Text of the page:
Not even the signing of veteran ball-carrier Ryan Grant. Grant provides one thing that Morris does not (receiving ability), but that won't be nearly enough to usurp Morris' starting role.
Grant was an excellent signing for depth's sake. With Roy Helu on the injured reserve, the Redskins needed another reliable option in the backfield. Mike Shanahan likes to use multiple ball carriers, and it never hurts to have more than one capable option.
Morris has been too good to replace so far this season. If he's on your fantasy squad, you already know this.
Selecting him, or picking him up off of waivers, wasn't expected to bring a huge return, but the first-year player has exceeded expectations in a big way.
Morris has 263 yards and three touchdowns on 61 carries so far this season. He hasn't caught a pass, and is only averaging 4.3 yards per carry, but he's been a steady crutch for Robert Griffin III.
Sure, he hasn't gotten you one receiving point, but that doesn't matter.
Grant caught 90-plus passes in his four-year stint with the Packers. He could be used in that capacity, but that's not going to change what Morris was already supplying in fantasy land.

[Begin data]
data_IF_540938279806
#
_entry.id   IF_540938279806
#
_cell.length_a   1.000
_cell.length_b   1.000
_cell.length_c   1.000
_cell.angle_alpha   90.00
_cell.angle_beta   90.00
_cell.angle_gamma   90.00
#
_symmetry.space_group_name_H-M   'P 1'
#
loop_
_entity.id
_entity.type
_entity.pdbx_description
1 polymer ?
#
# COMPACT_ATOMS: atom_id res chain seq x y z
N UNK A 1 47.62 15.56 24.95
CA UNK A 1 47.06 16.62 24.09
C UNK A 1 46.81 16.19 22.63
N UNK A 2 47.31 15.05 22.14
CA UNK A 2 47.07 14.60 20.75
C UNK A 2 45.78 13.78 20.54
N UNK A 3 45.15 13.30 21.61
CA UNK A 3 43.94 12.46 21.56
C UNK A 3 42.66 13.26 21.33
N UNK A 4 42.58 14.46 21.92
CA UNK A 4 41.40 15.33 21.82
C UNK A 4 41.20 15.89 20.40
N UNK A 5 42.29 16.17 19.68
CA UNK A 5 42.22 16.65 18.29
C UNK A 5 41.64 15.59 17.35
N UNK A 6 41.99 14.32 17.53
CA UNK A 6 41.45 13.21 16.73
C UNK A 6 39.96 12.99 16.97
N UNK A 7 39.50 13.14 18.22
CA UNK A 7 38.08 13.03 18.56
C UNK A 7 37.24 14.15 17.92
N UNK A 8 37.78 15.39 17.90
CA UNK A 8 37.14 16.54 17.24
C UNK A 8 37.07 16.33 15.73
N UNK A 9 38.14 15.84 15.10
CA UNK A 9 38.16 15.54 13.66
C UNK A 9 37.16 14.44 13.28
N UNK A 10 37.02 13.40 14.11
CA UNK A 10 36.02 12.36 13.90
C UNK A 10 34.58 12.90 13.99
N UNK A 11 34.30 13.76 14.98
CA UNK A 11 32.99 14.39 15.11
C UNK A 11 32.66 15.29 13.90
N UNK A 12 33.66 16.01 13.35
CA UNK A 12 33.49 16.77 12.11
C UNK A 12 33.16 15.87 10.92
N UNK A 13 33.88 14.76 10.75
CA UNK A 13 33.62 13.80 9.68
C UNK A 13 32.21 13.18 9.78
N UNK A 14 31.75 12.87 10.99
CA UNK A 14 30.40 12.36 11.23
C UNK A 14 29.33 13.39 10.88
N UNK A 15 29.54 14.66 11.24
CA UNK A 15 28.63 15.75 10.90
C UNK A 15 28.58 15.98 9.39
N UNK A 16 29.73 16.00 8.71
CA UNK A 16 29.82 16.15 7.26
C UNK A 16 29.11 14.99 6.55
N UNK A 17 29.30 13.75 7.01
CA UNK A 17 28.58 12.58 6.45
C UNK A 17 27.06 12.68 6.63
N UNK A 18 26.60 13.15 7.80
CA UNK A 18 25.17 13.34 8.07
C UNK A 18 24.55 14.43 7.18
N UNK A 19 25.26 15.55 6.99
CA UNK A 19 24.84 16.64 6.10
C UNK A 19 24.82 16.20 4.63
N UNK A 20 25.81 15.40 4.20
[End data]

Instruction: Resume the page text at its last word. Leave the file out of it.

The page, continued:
Washington likes to run the ball, and Morris has proven himself capable of shouldering the load. Signing Grant looks like a big deal, but he's nothing more than an insurance policy at this point.
Even if he weren't, it's going to take him a few weeks to get himself acclimated.
Shanahan likes to switch things up in his backfield, but fantasy owners can stick with Morris for now. If he loses his job in the future, Grant's signing won't have anything to do with it. He will have to stop producing to lose his job.
Morris has brought joy to any owner who took a chance on him this season. If you're one of those people, don't worry. The train isn't stopping anytime soon.
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